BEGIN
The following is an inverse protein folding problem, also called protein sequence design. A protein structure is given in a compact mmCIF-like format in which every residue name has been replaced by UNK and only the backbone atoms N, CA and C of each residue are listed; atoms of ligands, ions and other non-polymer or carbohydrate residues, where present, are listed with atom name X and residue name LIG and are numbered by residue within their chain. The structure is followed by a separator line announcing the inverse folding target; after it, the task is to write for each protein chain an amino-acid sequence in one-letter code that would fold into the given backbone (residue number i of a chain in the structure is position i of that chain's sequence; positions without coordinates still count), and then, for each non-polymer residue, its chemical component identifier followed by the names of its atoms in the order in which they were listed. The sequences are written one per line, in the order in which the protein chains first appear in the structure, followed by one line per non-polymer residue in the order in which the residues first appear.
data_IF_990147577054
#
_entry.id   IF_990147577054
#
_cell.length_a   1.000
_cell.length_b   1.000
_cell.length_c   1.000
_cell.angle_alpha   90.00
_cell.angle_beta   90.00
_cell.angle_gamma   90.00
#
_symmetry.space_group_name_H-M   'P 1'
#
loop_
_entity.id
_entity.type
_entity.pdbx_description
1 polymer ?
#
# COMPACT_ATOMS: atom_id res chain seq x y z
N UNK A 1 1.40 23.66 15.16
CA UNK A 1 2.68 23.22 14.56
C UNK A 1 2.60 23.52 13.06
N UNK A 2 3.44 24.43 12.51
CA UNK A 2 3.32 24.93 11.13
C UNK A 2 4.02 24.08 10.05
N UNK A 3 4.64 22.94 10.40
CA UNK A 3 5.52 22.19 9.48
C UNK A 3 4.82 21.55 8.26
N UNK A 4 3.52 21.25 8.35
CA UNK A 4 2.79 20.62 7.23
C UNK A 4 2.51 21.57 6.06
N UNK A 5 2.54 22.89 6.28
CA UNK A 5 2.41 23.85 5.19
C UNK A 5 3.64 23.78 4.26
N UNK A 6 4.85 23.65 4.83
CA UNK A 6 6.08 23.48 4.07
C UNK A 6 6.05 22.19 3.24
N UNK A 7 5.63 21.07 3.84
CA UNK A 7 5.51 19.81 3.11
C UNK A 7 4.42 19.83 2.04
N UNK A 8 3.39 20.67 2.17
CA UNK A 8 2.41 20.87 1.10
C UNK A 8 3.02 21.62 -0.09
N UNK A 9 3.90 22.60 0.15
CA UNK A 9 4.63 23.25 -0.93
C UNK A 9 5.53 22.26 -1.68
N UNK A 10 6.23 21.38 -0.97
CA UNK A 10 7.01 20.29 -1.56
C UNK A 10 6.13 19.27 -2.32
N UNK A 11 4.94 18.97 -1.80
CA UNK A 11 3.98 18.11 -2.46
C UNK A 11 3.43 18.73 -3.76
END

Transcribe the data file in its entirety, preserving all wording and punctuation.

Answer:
The following is an inverse protein folding problem, also called protein sequence design. A protein structure is given in a compact mmCIF-like format in which every residue name has been replaced by UNK and only the backbone atoms N, CA and C of each residue are listed; atoms of ligands, ions and other non-polymer or carbohydrate residues, where present, are listed with atom name X and residue name LIG and are numbered by residue within their chain. The structure is followed by a separator line announcing the inverse folding target; after it, the task is to write for each protein chain an amino-acid sequence in one-letter code that would fold into the given backbone (residue number i of a chain in the structure is position i of that chain's sequence; positions without coordinates still count), and then, for each non-polymer residue, its chemical component identifier followed by the names of its atoms in the order in which they were listed. The sequences are written one per line, in the order in which the protein chains first appear in the structure, followed by one line per non-polymer residue in the order in which the residues first appear.
data_IF_990147577054
#
_entry.id   IF_990147577054
#
_cell.length_a   1.000
_cell.length_b   1.000
_cell.length_c   1.000
_cell.angle_alpha   90.00
_cell.angle_beta   90.00
_cell.angle_gamma   90.00
#
_symmetry.space_group_name_H-M   'P 1'
#
loop_
_entity.id
_entity.type
_entity.pdbx_description
1 polymer ?
#
# COMPACT_ATOMS: atom_id res chain seq x y z
N UNK A 1 1.40 23.66 15.16
CA UNK A 1 2.68 23.22 14.56
C UNK A 1 2.60 23.52 13.06
N UNK A 2 3.44 24.43 12.51
CA UNK A 2 3.32 24.93 11.13
C UNK A 2 4.02 24.08 10.05
N UNK A 3 4.64 22.94 10.40
CA UNK A 3 5.52 22.19 9.48
C UNK A 3 4.82 21.55 8.26
N UNK A 4 3.52 21.25 8.35
CA UNK A 4 2.79 20.62 7.23
C UNK A 4 2.51 21.57 6.06
N UNK A 5 2.54 22.89 6.28
CA UNK A 5 2.41 23.85 5.19
C UNK A 5 3.64 23.78 4.26
N UNK A 6 4.85 23.65 4.83
CA UNK A 6 6.08 23.48 4.07
C UNK A 6 6.05 22.19 3.24
N UNK A 7 5.63 21.07 3.84
CA UNK A 7 5.51 19.81 3.11
C UNK A 7 4.42 19.83 2.04
N UNK A 8 3.39 20.67 2.17
CA UNK A 8 2.41 20.87 1.10
C UNK A 8 3.02 21.62 -0.09
N UNK A 9 3.90 22.60 0.15
CA UNK A 9 4.63 23.25 -0.93
C UNK A 9 5.53 22.26 -1.68
N UNK A 10 6.23 21.38 -0.97
CA UNK A 10 7.01 20.29 -1.56
C UNK A 10 6.13 19.27 -2.32
N UNK A 11 4.94 18.97 -1.80
CA UNK A 11 3.98 18.11 -2.46
C UNK A 11 3.43 18.73 -3.76